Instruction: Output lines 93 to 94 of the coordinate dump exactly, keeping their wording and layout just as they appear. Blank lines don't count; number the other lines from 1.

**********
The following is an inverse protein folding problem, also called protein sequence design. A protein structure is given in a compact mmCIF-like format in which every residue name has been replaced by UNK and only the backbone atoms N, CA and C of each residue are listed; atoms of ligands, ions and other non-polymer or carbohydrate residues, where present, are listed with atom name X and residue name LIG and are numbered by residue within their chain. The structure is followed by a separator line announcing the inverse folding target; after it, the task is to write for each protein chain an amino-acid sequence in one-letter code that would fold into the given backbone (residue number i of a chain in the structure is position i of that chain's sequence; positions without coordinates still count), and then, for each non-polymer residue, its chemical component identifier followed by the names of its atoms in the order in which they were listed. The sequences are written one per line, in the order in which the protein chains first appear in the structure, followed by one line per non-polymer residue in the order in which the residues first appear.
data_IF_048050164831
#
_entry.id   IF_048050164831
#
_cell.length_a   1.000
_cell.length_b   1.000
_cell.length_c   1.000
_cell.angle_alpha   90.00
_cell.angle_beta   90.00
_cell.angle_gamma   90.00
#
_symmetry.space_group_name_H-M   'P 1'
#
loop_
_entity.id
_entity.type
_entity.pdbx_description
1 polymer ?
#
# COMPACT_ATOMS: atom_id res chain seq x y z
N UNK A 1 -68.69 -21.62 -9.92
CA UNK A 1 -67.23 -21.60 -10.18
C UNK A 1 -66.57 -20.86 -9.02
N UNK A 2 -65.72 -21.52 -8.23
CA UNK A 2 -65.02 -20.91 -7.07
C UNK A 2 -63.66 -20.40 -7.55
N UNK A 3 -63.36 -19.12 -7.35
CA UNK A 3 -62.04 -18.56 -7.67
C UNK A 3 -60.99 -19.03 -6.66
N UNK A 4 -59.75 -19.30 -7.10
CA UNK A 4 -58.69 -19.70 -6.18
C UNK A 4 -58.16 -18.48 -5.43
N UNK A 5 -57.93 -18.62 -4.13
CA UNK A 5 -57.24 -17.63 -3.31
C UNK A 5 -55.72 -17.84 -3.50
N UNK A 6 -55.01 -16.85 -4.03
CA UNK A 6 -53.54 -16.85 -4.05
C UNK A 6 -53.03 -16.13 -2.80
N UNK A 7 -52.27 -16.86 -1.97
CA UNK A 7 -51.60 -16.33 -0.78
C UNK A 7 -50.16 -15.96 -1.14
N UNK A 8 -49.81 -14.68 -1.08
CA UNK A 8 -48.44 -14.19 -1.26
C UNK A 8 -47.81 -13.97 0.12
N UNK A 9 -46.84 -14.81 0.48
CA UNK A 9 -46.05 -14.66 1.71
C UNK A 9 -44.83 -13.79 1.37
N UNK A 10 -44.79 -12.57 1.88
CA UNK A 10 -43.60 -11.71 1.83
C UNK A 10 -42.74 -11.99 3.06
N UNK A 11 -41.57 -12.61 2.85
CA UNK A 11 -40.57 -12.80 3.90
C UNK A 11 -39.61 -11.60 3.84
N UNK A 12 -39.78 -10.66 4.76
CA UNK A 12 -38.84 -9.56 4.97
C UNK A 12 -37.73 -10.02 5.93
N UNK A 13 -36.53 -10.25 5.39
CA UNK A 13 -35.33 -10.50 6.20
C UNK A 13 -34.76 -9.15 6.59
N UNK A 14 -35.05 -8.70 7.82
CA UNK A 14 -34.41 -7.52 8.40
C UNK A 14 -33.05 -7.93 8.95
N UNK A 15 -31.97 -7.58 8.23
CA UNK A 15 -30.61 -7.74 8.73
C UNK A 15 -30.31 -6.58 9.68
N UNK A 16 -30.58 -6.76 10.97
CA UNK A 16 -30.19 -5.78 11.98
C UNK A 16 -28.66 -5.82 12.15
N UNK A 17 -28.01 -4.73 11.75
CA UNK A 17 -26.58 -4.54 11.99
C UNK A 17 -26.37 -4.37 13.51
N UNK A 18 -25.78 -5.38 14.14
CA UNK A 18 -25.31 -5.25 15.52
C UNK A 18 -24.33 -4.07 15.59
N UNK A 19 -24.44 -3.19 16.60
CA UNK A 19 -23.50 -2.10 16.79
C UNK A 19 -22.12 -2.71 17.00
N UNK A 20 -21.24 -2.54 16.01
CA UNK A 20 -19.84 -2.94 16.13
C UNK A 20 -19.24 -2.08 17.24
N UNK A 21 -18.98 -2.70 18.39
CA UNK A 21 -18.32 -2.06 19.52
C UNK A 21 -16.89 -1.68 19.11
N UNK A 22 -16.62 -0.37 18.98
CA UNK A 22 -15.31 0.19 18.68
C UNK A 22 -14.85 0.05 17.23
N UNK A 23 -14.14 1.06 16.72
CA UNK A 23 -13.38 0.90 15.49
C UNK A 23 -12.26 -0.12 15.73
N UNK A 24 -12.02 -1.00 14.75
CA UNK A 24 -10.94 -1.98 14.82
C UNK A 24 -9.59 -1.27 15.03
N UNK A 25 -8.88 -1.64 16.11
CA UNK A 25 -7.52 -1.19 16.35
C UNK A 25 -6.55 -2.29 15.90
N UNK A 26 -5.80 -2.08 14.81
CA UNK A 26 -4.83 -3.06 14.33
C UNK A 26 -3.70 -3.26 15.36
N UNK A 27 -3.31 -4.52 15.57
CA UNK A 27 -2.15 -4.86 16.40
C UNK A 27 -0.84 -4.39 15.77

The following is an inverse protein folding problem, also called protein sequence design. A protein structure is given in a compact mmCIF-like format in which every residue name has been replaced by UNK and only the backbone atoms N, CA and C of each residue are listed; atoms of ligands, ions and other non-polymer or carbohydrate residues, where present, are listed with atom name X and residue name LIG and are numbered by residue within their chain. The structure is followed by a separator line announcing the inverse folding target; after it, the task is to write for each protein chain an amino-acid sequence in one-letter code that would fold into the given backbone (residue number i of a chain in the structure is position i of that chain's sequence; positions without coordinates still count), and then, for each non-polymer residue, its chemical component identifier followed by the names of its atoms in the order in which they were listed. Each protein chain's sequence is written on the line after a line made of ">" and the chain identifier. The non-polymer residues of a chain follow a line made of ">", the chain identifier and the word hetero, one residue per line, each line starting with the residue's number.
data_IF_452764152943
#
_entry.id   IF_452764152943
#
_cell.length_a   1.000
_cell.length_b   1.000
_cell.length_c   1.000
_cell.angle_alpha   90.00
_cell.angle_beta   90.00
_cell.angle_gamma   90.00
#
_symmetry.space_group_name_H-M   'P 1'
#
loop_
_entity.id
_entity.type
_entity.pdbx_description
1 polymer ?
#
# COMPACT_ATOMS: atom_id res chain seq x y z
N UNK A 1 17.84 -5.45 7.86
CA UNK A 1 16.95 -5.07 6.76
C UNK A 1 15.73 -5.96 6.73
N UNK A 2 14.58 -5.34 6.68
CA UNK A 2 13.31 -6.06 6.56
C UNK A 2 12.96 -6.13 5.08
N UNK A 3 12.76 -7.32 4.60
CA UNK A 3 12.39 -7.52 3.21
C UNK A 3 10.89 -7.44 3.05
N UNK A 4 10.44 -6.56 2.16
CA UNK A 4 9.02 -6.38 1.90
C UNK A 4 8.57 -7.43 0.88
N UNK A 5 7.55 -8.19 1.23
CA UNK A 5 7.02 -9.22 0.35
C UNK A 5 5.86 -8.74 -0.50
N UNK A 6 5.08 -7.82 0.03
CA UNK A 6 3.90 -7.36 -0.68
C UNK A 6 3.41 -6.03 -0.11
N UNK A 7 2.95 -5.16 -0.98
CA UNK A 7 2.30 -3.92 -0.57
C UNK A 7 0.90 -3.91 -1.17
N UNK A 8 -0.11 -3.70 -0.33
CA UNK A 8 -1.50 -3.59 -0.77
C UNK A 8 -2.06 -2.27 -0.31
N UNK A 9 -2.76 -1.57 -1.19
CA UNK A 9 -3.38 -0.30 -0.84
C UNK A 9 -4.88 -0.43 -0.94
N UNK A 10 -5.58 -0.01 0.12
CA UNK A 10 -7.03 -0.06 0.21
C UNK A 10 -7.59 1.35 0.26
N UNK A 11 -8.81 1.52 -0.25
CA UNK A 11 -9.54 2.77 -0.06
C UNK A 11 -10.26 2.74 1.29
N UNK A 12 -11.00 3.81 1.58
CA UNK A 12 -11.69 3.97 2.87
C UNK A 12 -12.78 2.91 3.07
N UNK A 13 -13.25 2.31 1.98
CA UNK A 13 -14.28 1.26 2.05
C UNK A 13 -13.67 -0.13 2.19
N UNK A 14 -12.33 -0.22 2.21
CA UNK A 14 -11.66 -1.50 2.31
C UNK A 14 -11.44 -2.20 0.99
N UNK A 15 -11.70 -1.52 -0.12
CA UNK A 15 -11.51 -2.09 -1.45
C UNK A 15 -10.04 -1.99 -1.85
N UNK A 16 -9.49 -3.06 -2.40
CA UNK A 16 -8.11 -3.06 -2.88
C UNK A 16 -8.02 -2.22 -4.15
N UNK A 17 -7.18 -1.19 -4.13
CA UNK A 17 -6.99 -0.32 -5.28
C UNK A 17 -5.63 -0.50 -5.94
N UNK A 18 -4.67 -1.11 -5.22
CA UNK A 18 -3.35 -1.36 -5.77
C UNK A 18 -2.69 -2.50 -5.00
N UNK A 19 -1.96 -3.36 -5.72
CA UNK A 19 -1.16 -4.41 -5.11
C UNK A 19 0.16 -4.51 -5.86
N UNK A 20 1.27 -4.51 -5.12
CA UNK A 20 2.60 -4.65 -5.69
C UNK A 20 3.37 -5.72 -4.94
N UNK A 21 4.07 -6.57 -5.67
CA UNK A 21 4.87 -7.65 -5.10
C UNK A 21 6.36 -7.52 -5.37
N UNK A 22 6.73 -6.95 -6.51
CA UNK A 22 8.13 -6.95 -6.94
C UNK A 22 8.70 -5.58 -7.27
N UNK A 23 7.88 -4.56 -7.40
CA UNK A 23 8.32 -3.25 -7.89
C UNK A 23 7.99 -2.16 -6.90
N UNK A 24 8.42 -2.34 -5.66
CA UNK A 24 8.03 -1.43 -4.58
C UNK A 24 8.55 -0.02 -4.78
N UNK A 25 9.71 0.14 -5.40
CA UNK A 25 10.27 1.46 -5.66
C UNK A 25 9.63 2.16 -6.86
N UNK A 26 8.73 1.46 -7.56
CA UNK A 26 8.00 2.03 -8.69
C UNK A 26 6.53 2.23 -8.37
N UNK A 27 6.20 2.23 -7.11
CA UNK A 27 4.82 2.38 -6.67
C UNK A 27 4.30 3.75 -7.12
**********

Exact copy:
C UNK A 24 -9.59 -1.27 15.03
N UNK A 25 -8.88 -1.64 16.11